When I was seven years old, I discovered Peter Pan. Soon, I began to watch all the Peter Pan movies I could get my hands on. I convinced my grandmother to sew me a tunic, a hat, and a pair of shoes out of green felt. When my mother wasn’t looking, I would jump from the heights of our household appliances, and (for just a moment) I would fly. It became something of a boyhood obsession. And why not? Peter was everything a young boy aspires to be. He was free and joyful, and, guarded against the constraints of adulthood, he never suffered the consequences of his naïveté. As a child in a world of adults, I looked up to Peter as a hero.
In the Journal of Madam Knight, Sarah Kimble Knight expresses a similar sentiment. The journal, which made her famous, describes her journey from Boston to New York City on horseback. At the time, her trip was considered a dangerous one for a woman to take on her own, and many times throughout her writing, Knight expresses the fears and anxieties she faced during her journey. On one particular occasion, during the second day of her travels, she and her guide ride into a forest late at night in an attempt to reach the next post. As her guide rides ahead, Knight, alone in the darkness of the forest, finds herself losing strength and resolve, and it is only when she gazes up to the moon that she regains her courage. Looking back on the event, she composes the following poem:
Fair Cynthia, all the Homage that I may
Unto a Creature, unto thee I pay;
In Lonesome woods to meet so kind a guide,
To Mee’s more worth than all the world beside.
Some Joy I felt just now, when safe got or’e
Yon Surly River to this Rugged shore,
Deeming Rough welcomes from these clownish Trees,
Better than Lodgings wth Nereidees.
Yet swelling fears surprise; all dark appears–
Nothing but Light can disipate those fears.
My fainting vitals can’t lend strength to say,
But softly whisper, O I wish ’twere day.
The murmer hardly warma the Ambient air,
E’ re thy Bright Aspect rescues from dispair:
Makes the old Hagg her sable mantle loose,
And a Bright joy do’s through my Soul diffuse.
The Boistero’s Trees now Lend a Passage Free,
And pleasent prospects thou giv’st light to see. (Knight 16)
Careful not to drift into idolatry, Knight begins her poem by giving homage to Cynthia. Cynthia, also called Artemis or Diana, is the Greek and Roman goddess of the moon and the forest. Earlier in her journal, she describes the woods as “encompased wth Terrifying darkness; The least of which was enough to startle a more Masculine courage” (Knight 16). Yet, when she looks upon the moon, “the Kind Conductress of the night” (Knight 16), she begins to imagine the forest as inhabited by a female presence. Taking Cynthia as her guide, both for the light she provides and for her place in the forest, Knight is able to reenvision the forest as a feminine location rather than a masculine one.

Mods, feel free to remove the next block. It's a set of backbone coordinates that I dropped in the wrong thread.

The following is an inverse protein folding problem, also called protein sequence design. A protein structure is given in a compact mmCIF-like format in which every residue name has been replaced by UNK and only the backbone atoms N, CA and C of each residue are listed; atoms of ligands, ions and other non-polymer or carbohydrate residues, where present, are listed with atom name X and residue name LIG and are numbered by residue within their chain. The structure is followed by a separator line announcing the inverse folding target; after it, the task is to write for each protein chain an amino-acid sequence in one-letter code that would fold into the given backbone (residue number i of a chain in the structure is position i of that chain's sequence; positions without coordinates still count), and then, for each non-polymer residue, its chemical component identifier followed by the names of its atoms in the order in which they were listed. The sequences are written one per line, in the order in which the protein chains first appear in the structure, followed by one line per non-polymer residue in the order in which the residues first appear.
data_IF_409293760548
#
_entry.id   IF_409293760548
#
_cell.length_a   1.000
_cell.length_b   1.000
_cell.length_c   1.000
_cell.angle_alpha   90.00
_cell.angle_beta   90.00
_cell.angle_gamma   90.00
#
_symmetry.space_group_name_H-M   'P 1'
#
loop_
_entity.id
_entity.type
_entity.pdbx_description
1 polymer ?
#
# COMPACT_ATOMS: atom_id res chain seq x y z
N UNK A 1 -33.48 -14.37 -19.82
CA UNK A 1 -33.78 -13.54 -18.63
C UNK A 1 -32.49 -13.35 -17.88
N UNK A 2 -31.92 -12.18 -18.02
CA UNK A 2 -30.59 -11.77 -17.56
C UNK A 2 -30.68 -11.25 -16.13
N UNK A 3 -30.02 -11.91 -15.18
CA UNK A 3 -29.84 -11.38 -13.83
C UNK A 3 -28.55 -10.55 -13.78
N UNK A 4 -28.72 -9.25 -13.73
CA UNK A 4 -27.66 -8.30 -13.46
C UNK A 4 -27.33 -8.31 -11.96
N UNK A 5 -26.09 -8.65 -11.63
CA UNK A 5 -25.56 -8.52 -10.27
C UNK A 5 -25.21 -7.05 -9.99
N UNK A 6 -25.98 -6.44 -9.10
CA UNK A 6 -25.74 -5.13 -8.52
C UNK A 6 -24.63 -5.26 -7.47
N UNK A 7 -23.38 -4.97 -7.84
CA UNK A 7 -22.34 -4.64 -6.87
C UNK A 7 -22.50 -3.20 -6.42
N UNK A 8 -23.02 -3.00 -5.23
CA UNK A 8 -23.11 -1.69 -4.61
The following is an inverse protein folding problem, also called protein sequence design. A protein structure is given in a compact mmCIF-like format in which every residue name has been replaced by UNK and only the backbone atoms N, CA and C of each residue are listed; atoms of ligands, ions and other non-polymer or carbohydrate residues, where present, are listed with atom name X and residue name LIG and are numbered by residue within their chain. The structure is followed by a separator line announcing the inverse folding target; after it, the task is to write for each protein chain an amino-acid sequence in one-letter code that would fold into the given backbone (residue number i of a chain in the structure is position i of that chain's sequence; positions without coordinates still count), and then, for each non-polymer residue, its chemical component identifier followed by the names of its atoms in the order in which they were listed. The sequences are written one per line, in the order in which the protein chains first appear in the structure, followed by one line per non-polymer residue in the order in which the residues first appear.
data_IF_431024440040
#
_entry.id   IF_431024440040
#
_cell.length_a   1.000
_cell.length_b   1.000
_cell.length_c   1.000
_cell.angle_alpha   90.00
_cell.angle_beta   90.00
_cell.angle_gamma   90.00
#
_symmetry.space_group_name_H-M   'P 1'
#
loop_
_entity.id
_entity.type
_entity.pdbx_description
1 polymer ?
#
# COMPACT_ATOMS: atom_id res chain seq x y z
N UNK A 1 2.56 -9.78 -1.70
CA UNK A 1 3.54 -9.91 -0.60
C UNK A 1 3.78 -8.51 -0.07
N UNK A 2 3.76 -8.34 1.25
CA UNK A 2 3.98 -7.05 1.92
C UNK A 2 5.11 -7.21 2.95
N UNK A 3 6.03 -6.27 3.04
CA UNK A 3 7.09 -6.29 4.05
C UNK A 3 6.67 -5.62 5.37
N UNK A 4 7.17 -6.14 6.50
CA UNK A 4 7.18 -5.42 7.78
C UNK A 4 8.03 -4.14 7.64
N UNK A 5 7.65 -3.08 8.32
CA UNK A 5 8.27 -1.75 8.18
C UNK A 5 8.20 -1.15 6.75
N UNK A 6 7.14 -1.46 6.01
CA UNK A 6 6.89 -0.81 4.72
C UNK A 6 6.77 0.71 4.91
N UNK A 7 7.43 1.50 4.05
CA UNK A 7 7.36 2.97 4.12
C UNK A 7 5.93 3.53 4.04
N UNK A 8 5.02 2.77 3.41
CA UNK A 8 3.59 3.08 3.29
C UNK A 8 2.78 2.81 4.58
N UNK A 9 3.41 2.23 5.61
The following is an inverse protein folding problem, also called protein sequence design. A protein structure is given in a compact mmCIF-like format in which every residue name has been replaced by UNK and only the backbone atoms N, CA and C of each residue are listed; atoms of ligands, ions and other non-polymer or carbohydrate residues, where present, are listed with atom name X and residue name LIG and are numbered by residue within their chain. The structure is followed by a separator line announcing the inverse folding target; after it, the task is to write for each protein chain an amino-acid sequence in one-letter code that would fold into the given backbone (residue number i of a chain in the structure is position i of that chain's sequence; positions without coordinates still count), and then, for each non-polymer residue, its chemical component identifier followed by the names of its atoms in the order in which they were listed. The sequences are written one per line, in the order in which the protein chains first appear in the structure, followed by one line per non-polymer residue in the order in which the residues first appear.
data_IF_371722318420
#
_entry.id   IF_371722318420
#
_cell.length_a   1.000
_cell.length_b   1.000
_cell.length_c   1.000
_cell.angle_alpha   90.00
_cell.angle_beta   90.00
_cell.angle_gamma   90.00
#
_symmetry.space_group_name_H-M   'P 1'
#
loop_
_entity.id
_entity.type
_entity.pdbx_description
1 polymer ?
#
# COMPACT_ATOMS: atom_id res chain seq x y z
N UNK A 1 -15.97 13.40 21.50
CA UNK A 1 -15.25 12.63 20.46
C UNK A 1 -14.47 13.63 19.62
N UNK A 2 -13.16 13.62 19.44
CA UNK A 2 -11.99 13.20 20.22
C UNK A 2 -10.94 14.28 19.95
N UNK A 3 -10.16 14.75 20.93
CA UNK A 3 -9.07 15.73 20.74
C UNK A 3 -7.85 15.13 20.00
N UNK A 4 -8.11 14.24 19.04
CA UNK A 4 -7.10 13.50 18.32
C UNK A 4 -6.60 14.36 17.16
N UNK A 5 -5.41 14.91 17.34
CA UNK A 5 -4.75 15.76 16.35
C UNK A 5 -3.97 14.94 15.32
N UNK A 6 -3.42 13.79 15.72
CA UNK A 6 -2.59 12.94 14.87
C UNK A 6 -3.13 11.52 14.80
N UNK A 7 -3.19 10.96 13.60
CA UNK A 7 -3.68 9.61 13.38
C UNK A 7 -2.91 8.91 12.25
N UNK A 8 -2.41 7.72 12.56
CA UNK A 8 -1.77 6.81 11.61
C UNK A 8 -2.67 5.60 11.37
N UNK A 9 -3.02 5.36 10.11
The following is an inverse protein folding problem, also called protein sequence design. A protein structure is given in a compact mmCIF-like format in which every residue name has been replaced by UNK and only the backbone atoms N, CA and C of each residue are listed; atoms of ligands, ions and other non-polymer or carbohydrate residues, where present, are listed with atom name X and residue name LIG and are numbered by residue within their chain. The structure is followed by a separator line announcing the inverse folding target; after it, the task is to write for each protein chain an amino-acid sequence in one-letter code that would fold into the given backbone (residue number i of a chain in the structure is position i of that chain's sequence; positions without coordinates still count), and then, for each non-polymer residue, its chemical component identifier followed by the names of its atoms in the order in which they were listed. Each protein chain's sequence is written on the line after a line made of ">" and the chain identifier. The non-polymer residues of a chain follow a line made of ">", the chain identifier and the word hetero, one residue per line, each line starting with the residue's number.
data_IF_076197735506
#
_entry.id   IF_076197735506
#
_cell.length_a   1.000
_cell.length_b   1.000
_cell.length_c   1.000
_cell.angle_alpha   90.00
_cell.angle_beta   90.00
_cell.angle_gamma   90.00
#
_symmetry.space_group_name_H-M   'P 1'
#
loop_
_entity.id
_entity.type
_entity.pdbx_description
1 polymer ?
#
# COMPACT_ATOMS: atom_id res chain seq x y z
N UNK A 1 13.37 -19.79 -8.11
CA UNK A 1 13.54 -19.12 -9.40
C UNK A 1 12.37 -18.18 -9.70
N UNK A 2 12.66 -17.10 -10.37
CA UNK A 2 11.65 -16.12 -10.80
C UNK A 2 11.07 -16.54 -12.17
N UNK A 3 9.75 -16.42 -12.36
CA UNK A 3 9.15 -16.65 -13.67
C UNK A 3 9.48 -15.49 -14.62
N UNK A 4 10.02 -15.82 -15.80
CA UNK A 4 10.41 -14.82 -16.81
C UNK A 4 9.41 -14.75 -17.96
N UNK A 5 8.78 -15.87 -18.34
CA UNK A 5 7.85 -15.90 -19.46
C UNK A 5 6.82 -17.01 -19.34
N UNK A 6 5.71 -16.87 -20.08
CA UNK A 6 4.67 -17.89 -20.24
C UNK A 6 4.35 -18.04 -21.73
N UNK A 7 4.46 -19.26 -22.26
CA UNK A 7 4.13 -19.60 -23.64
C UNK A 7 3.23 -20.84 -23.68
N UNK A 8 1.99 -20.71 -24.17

Later in her poem, when she describes the joy she felt after successfully traversing the river, Knight admits that riding through the dark forest is a better fate than “Lodgings wth Nereidees” (Knight 16), or Nereids, who are Greek sea nymphs. The only other character mentioned in the poem is the “old Hagg,” who in folklore is a malevolent old woman who often lives in the woods (Knight 16). Where the woods was previously a place traversed only by courageous men, Knight has transformed it in her poem into a place inhabited solely by females. Furthermore, Knight replaces her guide, who has largely abandoned her, with a superior guide, Cynthia, goddess of the forest. Even the villain of the poem, the old Hagg, is subject to Cynthia’s power.
Thus, what may initially seem to be a simple or even humorous homage to a Greek goddess, upon further examination, reveals telling details about Knight’s way of viewing the world and her place in it. As a woman in a world of men, Knight finds hope in the goddess of the forest and in a world where females have agency.
After traversing the darkness of the forest, Knight describes her feelings as she looks back upon the trees: “the Tall and thick Trees at a distance, especially wn the moon glar’d light through the branches, fill’d my Imagination wth the pleasent delusion of a Sumpteous citty, fill’d wth famous Buildings and churches, wth their spiring steeples, Balconies, Galleries and I know not what: Granduers woh I had heard of, and wch the stories of foreign countries had given me the Idea of” (Knight 17). The landscape, lighted by Cynthia’s brightness, is transformed into a city of such grandeur and beauty that can only exist in stories and in the imagination. And yet, the mere thought of such a place allows Knight to regain her courage.